My eyes began to water. I resumed taking notes, only halfway listening, blinking back tears.
This cannot be God, I thought. In fact, this is not the God I know.
The God I know is there even in the unnaturally symmetrical graves, in the blank tombstones, in the black caskets. The God I know descends into the deepest and darkest of pits. The God I know took on the form of a helpless infant, grew up, got sick, hungry, tired, and tempted. The God I know submitted to a death of the worst kind, and inhabited a literal tomb for three days.
But the God I know also doesn’t stay there. The God I know grips us tight and pulls us – heart, soul, mind, body – back into the land of the living with him. For the God I know, death is certainly not the final word.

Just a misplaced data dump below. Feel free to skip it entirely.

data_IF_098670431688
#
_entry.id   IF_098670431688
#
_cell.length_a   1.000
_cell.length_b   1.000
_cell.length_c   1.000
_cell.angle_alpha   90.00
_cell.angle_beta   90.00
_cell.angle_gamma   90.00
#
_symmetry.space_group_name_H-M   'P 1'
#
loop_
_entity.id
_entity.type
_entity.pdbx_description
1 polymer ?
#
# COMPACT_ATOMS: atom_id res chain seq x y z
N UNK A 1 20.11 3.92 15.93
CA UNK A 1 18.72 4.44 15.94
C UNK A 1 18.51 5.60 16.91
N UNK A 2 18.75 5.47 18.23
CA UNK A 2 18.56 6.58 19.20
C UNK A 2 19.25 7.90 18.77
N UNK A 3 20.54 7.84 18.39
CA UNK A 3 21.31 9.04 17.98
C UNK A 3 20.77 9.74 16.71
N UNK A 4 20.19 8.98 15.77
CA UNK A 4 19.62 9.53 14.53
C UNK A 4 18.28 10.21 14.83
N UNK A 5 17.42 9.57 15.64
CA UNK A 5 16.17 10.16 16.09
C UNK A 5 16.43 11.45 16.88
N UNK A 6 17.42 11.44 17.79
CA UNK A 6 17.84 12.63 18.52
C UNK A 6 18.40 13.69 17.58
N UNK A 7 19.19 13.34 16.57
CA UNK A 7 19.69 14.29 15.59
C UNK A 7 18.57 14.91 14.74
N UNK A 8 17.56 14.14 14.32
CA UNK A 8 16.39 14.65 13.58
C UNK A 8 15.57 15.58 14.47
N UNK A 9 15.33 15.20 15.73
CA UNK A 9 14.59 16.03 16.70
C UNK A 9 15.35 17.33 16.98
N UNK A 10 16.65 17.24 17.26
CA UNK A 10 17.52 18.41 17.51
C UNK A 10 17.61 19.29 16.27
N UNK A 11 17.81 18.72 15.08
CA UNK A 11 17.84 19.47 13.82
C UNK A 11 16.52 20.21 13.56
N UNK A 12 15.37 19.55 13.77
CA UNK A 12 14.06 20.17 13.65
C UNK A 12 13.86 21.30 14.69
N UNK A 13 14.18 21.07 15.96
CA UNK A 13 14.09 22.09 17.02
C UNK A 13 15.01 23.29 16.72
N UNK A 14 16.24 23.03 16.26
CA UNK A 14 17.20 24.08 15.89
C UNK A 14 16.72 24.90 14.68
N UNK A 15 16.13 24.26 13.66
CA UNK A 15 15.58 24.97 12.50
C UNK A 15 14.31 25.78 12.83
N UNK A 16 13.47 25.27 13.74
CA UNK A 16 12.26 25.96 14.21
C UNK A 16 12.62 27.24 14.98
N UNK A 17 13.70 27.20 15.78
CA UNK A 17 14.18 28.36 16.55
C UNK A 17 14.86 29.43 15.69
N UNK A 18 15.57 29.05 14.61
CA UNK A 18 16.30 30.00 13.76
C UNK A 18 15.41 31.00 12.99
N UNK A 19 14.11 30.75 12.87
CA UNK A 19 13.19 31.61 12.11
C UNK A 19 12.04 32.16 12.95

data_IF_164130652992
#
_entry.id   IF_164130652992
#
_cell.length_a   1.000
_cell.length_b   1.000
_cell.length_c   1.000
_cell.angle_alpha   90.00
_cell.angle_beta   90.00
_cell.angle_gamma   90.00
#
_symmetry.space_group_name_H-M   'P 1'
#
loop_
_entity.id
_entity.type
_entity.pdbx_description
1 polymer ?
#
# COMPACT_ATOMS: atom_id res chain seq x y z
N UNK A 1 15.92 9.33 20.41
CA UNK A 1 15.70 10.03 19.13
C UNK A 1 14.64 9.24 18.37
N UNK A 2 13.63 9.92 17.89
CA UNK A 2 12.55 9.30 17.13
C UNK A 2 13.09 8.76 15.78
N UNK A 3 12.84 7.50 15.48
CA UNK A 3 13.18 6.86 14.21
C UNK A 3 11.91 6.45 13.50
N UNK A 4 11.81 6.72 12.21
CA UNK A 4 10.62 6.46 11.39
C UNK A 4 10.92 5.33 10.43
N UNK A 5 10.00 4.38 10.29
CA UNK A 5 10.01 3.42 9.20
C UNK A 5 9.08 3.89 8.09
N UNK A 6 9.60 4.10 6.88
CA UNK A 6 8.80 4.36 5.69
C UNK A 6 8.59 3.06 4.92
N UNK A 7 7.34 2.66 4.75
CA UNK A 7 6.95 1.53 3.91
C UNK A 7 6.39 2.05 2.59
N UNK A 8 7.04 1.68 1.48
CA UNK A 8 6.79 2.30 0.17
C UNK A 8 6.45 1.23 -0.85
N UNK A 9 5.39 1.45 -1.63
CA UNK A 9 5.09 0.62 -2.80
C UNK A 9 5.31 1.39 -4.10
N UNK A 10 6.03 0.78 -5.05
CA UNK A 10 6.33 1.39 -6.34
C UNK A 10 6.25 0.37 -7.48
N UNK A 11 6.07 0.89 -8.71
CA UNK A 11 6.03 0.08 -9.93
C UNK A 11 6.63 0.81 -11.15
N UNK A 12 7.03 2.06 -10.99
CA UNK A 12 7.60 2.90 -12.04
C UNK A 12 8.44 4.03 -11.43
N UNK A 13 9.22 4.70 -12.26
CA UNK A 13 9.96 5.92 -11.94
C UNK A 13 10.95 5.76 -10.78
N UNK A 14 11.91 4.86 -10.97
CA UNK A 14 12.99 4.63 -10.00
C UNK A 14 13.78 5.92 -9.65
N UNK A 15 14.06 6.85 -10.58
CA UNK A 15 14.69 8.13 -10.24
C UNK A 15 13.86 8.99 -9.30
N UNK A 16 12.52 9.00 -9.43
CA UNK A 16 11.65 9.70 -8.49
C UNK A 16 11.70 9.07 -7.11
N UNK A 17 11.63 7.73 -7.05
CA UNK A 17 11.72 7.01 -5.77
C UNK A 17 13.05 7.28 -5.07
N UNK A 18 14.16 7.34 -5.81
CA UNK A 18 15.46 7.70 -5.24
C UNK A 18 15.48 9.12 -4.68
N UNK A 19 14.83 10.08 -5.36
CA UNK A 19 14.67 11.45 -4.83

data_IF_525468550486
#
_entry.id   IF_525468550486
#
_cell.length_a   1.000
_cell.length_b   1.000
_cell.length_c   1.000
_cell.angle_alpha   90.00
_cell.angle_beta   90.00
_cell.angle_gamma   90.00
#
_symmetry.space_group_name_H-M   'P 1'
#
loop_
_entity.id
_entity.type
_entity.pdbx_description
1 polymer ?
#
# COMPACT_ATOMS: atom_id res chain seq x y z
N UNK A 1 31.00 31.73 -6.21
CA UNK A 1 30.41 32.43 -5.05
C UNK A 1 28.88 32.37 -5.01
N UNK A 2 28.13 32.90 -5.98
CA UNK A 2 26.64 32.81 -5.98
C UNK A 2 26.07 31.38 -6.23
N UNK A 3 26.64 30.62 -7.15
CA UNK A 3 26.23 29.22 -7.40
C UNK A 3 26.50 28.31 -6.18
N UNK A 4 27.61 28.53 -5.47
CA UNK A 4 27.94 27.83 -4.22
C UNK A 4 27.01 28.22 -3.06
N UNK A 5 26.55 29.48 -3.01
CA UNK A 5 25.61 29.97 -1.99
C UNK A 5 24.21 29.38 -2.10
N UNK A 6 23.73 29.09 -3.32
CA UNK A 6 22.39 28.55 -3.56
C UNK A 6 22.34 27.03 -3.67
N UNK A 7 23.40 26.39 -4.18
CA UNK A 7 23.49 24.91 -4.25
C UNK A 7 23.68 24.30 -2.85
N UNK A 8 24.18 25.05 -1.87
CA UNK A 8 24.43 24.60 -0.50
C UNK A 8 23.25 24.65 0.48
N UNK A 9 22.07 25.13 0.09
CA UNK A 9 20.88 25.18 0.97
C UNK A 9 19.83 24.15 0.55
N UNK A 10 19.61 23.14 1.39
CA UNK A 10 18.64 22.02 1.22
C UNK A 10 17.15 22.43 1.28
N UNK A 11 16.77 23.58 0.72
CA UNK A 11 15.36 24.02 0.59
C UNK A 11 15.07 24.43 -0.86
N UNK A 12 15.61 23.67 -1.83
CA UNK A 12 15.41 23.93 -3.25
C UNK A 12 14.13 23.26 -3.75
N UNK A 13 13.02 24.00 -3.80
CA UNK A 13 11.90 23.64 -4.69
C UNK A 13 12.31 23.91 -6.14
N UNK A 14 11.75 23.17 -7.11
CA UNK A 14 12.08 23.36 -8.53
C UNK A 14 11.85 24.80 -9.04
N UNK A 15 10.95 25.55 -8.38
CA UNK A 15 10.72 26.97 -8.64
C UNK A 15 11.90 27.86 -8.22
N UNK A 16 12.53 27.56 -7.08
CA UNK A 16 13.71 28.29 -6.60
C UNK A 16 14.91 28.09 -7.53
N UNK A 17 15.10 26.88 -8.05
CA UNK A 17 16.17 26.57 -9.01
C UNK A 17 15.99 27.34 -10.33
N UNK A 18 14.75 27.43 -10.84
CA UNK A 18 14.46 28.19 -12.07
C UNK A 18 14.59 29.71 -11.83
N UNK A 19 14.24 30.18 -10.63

This is the very simple message of the Gospel that all Christians are called to live out, and this is the very simple message of the Gospel that I now know beyond a shadow of a doubt I am called to preach.
This was my moment. I too realize where my God-given gifts and talents overlap with the coming of the Kingdom of God. As with any part of a calling, it is challenging to articulate. While we can try our best to do so, there is always going to be an element of mystery to the Holy Spirit of God.
Still, we have to try. Putting words to the indescribable God we experience is the very task of the Christian.
If this sounds like a frighteningly unattainable task, that’s only because it is. But, Christian, don’t worry; we serve the God who can be found in the graves, tombs, and caskets, and for whom nothing is impossible.
Grace and peace,